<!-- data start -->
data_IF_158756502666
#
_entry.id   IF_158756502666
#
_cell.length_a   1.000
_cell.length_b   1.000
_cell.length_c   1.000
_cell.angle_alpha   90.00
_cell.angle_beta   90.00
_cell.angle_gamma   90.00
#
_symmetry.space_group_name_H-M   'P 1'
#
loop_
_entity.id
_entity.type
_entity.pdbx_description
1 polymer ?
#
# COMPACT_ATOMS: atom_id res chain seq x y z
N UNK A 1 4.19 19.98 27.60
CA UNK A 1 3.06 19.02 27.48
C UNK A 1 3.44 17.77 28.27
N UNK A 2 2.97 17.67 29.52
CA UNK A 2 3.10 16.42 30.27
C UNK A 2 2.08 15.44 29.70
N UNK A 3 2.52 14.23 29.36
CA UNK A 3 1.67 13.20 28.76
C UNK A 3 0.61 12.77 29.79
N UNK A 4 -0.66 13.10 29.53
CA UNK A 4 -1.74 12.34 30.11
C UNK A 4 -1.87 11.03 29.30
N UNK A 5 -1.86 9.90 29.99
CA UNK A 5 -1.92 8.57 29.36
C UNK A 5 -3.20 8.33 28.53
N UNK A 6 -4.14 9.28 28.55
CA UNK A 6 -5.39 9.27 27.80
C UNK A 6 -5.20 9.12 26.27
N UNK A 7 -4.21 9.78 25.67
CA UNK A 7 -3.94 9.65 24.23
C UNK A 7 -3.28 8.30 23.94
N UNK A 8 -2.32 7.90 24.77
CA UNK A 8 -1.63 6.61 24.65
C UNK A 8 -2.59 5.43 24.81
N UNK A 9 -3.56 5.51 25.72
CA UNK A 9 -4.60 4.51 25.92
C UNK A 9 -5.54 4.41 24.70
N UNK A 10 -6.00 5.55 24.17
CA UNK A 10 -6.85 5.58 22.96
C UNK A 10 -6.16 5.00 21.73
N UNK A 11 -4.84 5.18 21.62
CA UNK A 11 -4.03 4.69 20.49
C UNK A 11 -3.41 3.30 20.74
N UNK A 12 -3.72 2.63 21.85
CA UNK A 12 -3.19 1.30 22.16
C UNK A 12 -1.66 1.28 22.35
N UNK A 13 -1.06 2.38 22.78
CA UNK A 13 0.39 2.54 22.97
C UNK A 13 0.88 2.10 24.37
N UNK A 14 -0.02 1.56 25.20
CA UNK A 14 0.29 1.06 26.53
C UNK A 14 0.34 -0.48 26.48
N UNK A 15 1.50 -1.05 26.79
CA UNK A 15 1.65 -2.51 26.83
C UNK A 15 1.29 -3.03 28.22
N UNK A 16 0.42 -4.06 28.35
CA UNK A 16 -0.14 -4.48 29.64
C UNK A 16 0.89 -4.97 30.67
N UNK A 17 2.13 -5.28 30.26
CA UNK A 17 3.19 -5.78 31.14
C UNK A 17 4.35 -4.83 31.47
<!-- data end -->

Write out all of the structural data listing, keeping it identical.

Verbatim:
data_IF_158756502666
#
_entry.id   IF_158756502666
#
_cell.length_a   1.000
_cell.length_b   1.000
_cell.length_c   1.000
_cell.angle_alpha   90.00
_cell.angle_beta   90.00
_cell.angle_gamma   90.00
#
_symmetry.space_group_name_H-M   'P 1'
#
loop_
_entity.id
_entity.type
_entity.pdbx_description
1 polymer ?
#
# COMPACT_ATOMS: atom_id res chain seq x y z
N UNK A 1 4.19 19.98 27.60
CA UNK A 1 3.06 19.02 27.48
C UNK A 1 3.44 17.77 28.27
N UNK A 2 2.97 17.67 29.52
CA UNK A 2 3.10 16.42 30.27
C UNK A 2 2.08 15.44 29.70
N UNK A 3 2.52 14.23 29.36
CA UNK A 3 1.67 13.20 28.76
C UNK A 3 0.61 12.77 29.79
N UNK A 4 -0.66 13.10 29.53
CA UNK A 4 -1.74 12.34 30.11
C UNK A 4 -1.87 11.03 29.30
N UNK A 5 -1.86 9.90 29.99
CA UNK A 5 -1.92 8.57 29.36
C UNK A 5 -3.20 8.33 28.53
N UNK A 6 -4.14 9.28 28.55
CA UNK A 6 -5.39 9.27 27.80
C UNK A 6 -5.20 9.12 26.27
N UNK A 7 -4.21 9.78 25.67
CA UNK A 7 -3.94 9.65 24.23
C UNK A 7 -3.28 8.30 23.94
N UNK A 8 -2.32 7.90 24.77
CA UNK A 8 -1.63 6.61 24.65
C UNK A 8 -2.59 5.43 24.81
N UNK A 9 -3.56 5.51 25.72
CA UNK A 9 -4.60 4.51 25.92
C UNK A 9 -5.54 4.41 24.70
N UNK A 10 -6.00 5.55 24.17
CA UNK A 10 -6.85 5.58 22.96
C UNK A 10 -6.16 5.00 21.73
N UNK A 11 -4.84 5.18 21.62
CA UNK A 11 -4.03 4.69 20.49
C UNK A 11 -3.41 3.30 20.74
N UNK A 12 -3.72 2.63 21.85
CA UNK A 12 -3.19 1.30 22.16
C UNK A 12 -1.66 1.28 22.35
N UNK A 13 -1.06 2.38 22.78
CA UNK A 13 0.39 2.54 22.97
C UNK A 13 0.88 2.10 24.37
N UNK A 14 -0.02 1.56 25.20
CA UNK A 14 0.29 1.06 26.53
C UNK A 14 0.34 -0.48 26.48
N UNK A 15 1.50 -1.05 26.79
CA UNK A 15 1.65 -2.51 26.83
C UNK A 15 1.29 -3.03 28.22
N UNK A 16 0.42 -4.06 28.35
CA UNK A 16 -0.14 -4.48 29.64
C UNK A 16 0.89 -4.97 30.67
N UNK A 17 2.13 -5.28 30.26
CA UNK A 17 3.19 -5.78 31.14
C UNK A 17 4.35 -4.83 31.47